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The images returned by a Google image search of the same terms in different languages has different results. The query that is effected whenever the page is loaded or refreshed returns the top 40 images of the terms: “women + technology” or “femmes + technologie”. These images are resized into thumbnails and placed in a grid like structure on the webpage. Each thumbnail is dynamically associated with an audio file from an array of interviews conducted in the language of the search query (that is, the French interface couples the thumbnails with interviews in French). In other words the sound coupling is dictated by a randomising function and changes when the page is reloaded. In addition, the results of a Google search are not solely based on keyword input and previous search history, but also based on the geographical location of the device. [11] The search entry: “women + technology”, will return different results depending whether it is sent from a device with a Hong Kong Internet Service Provider (ISP) or one with an American ISP for example. The piece therefore appears differently to any given viewer based on various criteria such as: geographic location, language of query and previous search history.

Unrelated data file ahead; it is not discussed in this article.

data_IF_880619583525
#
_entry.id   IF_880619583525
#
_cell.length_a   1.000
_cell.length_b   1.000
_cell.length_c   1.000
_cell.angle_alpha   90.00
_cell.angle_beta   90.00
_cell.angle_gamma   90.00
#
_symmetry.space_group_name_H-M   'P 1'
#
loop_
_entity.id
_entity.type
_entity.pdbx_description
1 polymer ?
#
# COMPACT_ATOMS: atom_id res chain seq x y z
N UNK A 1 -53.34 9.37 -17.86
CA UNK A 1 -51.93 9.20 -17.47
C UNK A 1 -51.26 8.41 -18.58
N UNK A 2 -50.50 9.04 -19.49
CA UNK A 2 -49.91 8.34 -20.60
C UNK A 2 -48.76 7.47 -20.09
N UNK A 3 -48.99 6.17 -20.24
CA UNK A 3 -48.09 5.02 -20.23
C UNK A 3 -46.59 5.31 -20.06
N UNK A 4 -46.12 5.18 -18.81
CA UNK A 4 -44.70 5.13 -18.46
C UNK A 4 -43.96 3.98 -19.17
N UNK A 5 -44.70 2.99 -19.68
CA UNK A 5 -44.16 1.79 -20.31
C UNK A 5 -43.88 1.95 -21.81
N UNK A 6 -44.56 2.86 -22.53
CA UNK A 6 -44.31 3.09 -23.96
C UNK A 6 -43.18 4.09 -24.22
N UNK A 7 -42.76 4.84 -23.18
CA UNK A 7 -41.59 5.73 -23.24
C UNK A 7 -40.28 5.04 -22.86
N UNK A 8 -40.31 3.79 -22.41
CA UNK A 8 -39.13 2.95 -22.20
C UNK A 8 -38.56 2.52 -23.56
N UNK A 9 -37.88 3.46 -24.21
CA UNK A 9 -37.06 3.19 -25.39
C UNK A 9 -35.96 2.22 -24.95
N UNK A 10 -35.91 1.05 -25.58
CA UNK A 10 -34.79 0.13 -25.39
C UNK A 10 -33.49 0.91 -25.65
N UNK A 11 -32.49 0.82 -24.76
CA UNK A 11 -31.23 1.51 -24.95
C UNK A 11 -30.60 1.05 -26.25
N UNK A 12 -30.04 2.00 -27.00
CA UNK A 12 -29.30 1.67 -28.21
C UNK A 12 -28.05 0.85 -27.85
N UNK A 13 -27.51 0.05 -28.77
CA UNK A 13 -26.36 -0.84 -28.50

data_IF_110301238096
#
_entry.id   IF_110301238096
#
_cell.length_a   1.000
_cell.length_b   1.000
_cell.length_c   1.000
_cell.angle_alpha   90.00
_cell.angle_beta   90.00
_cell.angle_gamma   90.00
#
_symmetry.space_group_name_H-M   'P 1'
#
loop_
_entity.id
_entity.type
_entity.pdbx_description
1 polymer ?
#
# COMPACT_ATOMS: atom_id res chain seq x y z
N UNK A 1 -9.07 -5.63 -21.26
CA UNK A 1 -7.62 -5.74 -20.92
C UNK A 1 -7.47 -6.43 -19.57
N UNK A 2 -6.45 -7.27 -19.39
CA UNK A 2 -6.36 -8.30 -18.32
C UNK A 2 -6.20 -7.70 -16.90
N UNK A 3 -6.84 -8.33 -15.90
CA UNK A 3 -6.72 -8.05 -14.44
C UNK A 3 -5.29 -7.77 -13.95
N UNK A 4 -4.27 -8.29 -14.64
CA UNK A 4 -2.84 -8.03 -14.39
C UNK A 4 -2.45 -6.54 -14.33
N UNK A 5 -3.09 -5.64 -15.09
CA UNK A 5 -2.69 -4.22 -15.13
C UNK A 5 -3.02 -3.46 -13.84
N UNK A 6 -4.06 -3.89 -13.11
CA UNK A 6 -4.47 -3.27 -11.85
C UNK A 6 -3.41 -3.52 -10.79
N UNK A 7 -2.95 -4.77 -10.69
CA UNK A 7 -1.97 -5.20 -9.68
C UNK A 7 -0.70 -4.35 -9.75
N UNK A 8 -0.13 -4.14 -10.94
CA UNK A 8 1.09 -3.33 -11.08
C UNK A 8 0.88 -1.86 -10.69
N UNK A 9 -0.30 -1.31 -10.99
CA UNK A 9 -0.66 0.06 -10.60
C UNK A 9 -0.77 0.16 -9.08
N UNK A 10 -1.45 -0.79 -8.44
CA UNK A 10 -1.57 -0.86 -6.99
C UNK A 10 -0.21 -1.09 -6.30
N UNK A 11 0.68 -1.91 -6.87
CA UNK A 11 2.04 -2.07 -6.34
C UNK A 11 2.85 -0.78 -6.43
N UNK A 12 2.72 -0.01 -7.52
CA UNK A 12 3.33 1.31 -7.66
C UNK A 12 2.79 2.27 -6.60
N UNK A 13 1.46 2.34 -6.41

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In addition, these criteria interact and influence each other, as well as compete for search rankings. That is to say that the country’s ISP, in relation to the user’s previous search history and the search entry will be computed in Google’s patented query formula to produce an array of results (Feuz, Fuller and Stalder, 2011). The array is dynamic because the variables such as the user’s search history and the most ‘popular’ search results in Google’s top ten list are always changing. One of the important factors contributing to the results is the computation of massive amounts of data. Google continues to dominate the search engine market share, [12] the computation process involves a complex and sophisticated logic of search data mining, including web crawling, personalised search, email and Google advertisement analytics and many others. Therefore, the search mechanics keep evolving and the results are unpredictable. One could argue that if the Google query algorithm was known it could be possible to predict the outcome of its computation. However that would be a false assumption because the search engine algorithm refers to itself. For example, the top results are influenced by the sites that pay to advertise, which means they are placed at the top of the page. These sites will then get more visits and result in a higher ranking. As an interviewee working in the subversion of Google rankings tells the New York Times: ‘My own personal experience says that the guy with the biggest S.E.O. budget always ranks the highest’. [13] Ironically, Google was initially started as a response to such elliptical search engine behaviour (Brin and Page, n.d). Beyond this, it is difficult to imagine how the results of a query might be imagined even if one knew the algorithm. The different parameters, and the self-referential and recursive aspect of the search function lead to unpredictable results. Moreover, the manipulation of massive data shapes how we perceive the world at a specific moment of time. A user types certain keywords in the search engine bar on a particular subject in search of elucidation through ranked searched results, which are returned in the form of a hierarchical list of textual elements, images and videos. As a result, the Google search function is manipulating knowledge and constructs a particular ideology for its users (Knight, 2014). This is made apparent in the work of threads/, inasmuch as the image results of the keywords are constantly updating according to different browsers, locations and time, making these network affordances tangible.